Why Do the Early Thrash Scenes Sound So Different?
Why do all the early thrash scenes sound so different from one another? That's the question we aim to answer in Episode Nine of Loudwire's ongoing "50 Years of Heavy Metal" video series.
In the early to mid-'80s, four very distinct pockets of thrash emerged around the world: the east and west coasts of America, Germany and Brazil. Yes, Canada was bubbling too, though their scene was quite fractured in regards to the sound, unlike the unification the other scenes possessed.
So, what are the hallmarks of each style? The west coast Bay Area scene was defined by it's excited, choppy riffage and a rougher vocal style that was more rhythmic in its approach and gritty around the edges. On the east coast, melodic singing was largely in play and the bands there retained a considerable amount of the punk influences coming from the New York area.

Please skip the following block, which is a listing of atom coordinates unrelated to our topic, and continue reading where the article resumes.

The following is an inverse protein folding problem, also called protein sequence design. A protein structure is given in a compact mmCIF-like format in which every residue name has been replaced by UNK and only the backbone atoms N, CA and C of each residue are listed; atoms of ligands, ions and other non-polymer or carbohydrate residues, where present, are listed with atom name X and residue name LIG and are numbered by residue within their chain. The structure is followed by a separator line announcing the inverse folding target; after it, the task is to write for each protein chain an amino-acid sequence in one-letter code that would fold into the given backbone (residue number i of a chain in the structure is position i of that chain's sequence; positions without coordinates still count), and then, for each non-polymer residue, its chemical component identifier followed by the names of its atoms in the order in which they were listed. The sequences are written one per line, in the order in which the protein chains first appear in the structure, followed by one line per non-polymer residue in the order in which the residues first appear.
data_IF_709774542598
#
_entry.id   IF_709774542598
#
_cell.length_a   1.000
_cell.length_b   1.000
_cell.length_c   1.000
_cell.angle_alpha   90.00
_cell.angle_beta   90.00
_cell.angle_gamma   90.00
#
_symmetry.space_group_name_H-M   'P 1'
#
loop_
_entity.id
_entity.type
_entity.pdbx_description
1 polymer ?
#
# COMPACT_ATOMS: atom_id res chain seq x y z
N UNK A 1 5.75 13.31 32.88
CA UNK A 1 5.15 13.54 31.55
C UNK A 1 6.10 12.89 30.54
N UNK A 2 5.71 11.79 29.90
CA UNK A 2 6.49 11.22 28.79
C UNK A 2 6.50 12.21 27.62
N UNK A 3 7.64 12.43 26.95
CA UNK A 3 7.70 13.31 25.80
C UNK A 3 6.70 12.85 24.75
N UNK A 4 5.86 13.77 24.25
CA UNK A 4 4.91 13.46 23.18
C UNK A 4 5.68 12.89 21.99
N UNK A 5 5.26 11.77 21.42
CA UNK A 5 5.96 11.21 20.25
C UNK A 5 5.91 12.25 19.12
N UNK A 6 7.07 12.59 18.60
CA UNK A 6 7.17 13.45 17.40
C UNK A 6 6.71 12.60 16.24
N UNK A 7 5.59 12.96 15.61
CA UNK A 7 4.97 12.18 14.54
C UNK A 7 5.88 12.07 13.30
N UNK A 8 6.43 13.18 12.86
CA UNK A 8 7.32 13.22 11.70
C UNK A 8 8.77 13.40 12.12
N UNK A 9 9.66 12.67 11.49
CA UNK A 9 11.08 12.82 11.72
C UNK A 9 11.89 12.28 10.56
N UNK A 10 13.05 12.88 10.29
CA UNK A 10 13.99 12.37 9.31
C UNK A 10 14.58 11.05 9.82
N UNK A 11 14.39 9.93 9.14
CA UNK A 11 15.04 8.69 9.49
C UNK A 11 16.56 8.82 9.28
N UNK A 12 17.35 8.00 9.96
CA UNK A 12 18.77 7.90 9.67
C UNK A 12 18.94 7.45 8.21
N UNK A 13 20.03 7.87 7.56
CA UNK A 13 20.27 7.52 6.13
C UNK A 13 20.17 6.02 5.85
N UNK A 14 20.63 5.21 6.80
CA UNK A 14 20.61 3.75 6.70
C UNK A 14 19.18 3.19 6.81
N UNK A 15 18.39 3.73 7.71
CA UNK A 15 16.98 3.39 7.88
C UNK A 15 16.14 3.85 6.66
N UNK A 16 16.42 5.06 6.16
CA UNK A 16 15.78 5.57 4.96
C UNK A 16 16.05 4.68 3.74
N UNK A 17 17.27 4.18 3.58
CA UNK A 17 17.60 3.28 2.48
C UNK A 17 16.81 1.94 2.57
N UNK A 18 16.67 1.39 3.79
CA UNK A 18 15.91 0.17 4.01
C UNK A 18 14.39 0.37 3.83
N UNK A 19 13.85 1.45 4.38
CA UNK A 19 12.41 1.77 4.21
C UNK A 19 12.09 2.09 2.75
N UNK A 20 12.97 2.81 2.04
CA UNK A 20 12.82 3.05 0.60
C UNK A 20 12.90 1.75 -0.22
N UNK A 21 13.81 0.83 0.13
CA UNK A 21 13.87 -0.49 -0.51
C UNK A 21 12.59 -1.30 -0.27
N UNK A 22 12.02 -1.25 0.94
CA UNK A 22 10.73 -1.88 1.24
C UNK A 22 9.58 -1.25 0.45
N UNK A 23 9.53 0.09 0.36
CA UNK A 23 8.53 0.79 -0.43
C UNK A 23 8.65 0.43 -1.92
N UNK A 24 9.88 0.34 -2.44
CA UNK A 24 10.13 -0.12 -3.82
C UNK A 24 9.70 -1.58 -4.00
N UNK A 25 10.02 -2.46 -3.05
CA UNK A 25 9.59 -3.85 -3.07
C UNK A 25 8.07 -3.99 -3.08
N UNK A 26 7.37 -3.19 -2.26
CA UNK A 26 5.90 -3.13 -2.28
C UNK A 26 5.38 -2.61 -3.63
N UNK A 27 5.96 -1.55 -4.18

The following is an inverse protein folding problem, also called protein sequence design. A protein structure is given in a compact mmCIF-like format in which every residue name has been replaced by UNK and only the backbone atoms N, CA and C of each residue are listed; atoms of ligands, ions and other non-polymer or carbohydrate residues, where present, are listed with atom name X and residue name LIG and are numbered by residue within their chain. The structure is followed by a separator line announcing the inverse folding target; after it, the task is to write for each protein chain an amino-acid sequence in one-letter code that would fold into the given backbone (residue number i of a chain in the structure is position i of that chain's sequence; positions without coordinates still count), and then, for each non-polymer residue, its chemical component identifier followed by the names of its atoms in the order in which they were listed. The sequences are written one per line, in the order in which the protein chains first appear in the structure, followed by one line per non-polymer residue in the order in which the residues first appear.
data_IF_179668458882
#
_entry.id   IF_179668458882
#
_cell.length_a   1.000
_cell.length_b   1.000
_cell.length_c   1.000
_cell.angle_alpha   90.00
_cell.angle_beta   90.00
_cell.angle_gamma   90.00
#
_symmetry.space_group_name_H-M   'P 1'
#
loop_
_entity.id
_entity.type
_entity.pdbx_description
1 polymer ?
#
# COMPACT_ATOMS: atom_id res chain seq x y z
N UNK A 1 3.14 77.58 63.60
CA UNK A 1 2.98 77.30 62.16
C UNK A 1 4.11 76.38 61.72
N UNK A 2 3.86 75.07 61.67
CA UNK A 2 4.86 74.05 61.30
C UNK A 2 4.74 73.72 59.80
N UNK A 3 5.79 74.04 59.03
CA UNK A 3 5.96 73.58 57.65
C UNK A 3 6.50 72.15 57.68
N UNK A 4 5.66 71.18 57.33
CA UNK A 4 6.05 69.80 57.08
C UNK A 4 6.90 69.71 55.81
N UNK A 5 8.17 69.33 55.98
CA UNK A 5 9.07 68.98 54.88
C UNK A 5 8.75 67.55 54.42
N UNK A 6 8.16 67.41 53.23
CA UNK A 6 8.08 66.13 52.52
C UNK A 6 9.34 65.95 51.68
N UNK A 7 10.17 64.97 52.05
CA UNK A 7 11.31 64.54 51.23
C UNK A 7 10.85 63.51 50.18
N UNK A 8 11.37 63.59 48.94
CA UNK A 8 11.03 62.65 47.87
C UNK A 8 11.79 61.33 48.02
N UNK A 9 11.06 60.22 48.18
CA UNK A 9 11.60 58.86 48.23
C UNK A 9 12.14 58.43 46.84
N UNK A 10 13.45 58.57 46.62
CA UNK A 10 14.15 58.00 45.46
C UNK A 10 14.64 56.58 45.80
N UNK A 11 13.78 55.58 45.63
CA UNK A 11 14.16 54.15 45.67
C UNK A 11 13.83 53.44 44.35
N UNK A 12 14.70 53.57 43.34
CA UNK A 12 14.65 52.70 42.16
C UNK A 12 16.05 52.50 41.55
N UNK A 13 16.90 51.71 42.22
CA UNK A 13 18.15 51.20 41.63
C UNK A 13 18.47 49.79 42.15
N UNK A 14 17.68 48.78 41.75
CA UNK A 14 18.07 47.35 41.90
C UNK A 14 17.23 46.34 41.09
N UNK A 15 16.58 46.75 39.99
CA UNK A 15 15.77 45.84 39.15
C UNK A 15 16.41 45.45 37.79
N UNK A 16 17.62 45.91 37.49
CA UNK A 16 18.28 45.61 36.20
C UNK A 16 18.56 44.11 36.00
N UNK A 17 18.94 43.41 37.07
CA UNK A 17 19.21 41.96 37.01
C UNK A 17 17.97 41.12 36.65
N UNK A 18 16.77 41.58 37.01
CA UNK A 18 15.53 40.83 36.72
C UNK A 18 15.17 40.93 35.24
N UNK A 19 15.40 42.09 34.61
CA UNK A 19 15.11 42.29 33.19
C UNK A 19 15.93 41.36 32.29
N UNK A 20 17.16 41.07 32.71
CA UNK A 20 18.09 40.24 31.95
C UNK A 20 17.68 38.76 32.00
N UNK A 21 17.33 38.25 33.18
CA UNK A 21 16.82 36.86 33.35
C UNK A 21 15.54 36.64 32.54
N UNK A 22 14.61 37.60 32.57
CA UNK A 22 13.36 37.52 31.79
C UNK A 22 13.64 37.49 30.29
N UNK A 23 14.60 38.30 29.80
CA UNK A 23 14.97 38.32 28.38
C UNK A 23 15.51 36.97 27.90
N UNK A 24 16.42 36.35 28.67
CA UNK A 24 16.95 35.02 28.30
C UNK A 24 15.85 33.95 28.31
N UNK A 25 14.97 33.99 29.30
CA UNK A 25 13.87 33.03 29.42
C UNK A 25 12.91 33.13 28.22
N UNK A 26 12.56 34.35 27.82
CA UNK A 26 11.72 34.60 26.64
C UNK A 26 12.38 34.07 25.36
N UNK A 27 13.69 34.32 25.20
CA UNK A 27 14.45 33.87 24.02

Meanwhile, Germany and Brazil were inching closer toward what death metal would become with bands such as Kreator, Sodom, Destruction and Sepultura all having a heavy-handed influence on that next evolutionary branch.
Join us in the video at the top of the page and take a world tour of early thrash with some help from Overkill's Bobby Blitz, Ryan Waste and Land Phil of Municipal Waste, Max Cavalera of Sepultura fame, Midnight's Athenar and more.
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